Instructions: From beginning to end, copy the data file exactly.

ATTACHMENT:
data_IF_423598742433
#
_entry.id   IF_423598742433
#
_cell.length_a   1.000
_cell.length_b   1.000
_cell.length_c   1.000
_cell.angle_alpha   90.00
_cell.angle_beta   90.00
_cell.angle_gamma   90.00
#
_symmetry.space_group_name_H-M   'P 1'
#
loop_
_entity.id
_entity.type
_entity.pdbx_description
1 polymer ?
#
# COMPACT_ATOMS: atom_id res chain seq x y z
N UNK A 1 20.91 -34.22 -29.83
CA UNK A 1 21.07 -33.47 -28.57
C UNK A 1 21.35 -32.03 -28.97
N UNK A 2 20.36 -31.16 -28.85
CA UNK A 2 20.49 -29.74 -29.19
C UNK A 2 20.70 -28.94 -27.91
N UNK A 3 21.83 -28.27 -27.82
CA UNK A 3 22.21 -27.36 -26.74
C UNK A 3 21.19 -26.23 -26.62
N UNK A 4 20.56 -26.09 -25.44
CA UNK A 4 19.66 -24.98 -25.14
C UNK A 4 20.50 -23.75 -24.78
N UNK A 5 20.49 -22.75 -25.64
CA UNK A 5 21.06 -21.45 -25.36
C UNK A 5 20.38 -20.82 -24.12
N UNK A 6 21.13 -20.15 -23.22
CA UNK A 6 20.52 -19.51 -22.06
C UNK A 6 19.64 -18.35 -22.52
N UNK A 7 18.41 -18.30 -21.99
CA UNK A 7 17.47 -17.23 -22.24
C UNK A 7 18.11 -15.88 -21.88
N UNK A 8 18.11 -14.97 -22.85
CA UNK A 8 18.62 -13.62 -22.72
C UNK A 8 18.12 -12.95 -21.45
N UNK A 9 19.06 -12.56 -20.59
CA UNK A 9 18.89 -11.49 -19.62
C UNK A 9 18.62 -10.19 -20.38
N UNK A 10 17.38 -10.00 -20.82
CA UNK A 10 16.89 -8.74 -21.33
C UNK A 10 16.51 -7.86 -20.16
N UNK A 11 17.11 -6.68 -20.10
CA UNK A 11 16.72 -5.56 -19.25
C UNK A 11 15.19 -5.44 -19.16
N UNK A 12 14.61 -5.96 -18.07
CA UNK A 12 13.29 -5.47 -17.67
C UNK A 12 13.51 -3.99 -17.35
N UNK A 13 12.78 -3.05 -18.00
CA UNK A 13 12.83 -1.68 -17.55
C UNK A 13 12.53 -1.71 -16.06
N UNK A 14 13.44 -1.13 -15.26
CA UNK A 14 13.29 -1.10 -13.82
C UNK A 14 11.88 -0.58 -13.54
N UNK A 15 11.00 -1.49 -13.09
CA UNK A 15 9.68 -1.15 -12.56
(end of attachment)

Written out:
data_IF_423598742433
#
_entry.id   IF_423598742433
#
_cell.length_a   1.000
_cell.length_b   1.000
_cell.length_c   1.000
_cell.angle_alpha   90.00
_cell.angle_beta   90.00
_cell.angle_gamma   90.00
#
_symmetry.space_group_name_H-M   'P 1'
#
loop_
_entity.id
_entity.type
_entity.pdbx_description
1 polymer ?
#
# COMPACT_ATOMS: atom_id res chain seq x y z
N UNK A 1 20.91 -34.22 -29.83
CA UNK A 1 21.07 -33.47 -28.57
C UNK A 1 21.35 -32.03 -28.97
N UNK A 2 20.36 -31.16 -28.85
CA UNK A 2 20.49 -29.74 -29.19
C UNK A 2 20.70 -28.94 -27.91
N UNK A 3 21.83 -28.27 -27.82
CA UNK A 3 22.21 -27.36 -26.74
C UNK A 3 21.19 -26.23 -26.62
N UNK A 4 20.56 -26.09 -25.44
CA UNK A 4 19.66 -24.98 -25.14
C UNK A 4 20.50 -23.75 -24.78
N UNK A 5 20.49 -22.75 -25.64
CA UNK A 5 21.06 -21.45 -25.36
C UNK A 5 20.38 -20.82 -24.12
N UNK A 6 21.13 -20.15 -23.22
CA UNK A 6 20.52 -19.51 -22.06
C UNK A 6 19.64 -18.35 -22.52
N UNK A 7 18.41 -18.30 -21.99
CA UNK A 7 17.47 -17.23 -22.24
C UNK A 7 18.11 -15.88 -21.88
N UNK A 8 18.11 -14.97 -22.85
CA UNK A 8 18.62 -13.62 -22.72
C UNK A 8 18.12 -12.95 -21.45
N UNK A 9 19.06 -12.56 -20.59
CA UNK A 9 18.89 -11.49 -19.62
C UNK A 9 18.62 -10.19 -20.38
N UNK A 10 17.38 -10.00 -20.82
CA UNK A 10 16.89 -8.74 -21.33
C UNK A 10 16.51 -7.86 -20.16
N UNK A 11 17.11 -6.68 -20.10
CA UNK A 11 16.72 -5.56 -19.25
C UNK A 11 15.19 -5.44 -19.16
N UNK A 12 14.61 -5.96 -18.07
CA UNK A 12 13.29 -5.47 -17.67
C UNK A 12 13.51 -3.99 -17.35
N UNK A 13 12.78 -3.05 -18.00
CA UNK A 13 12.83 -1.68 -17.55
C UNK A 13 12.53 -1.71 -16.06
N UNK A 14 13.44 -1.13 -15.26
CA UNK A 14 13.29 -1.10 -13.82
C UNK A 14 11.88 -0.58 -13.54
N UNK A 15 11.00 -1.49 -13.09
CA UNK A 15 9.68 -1.15 -12.56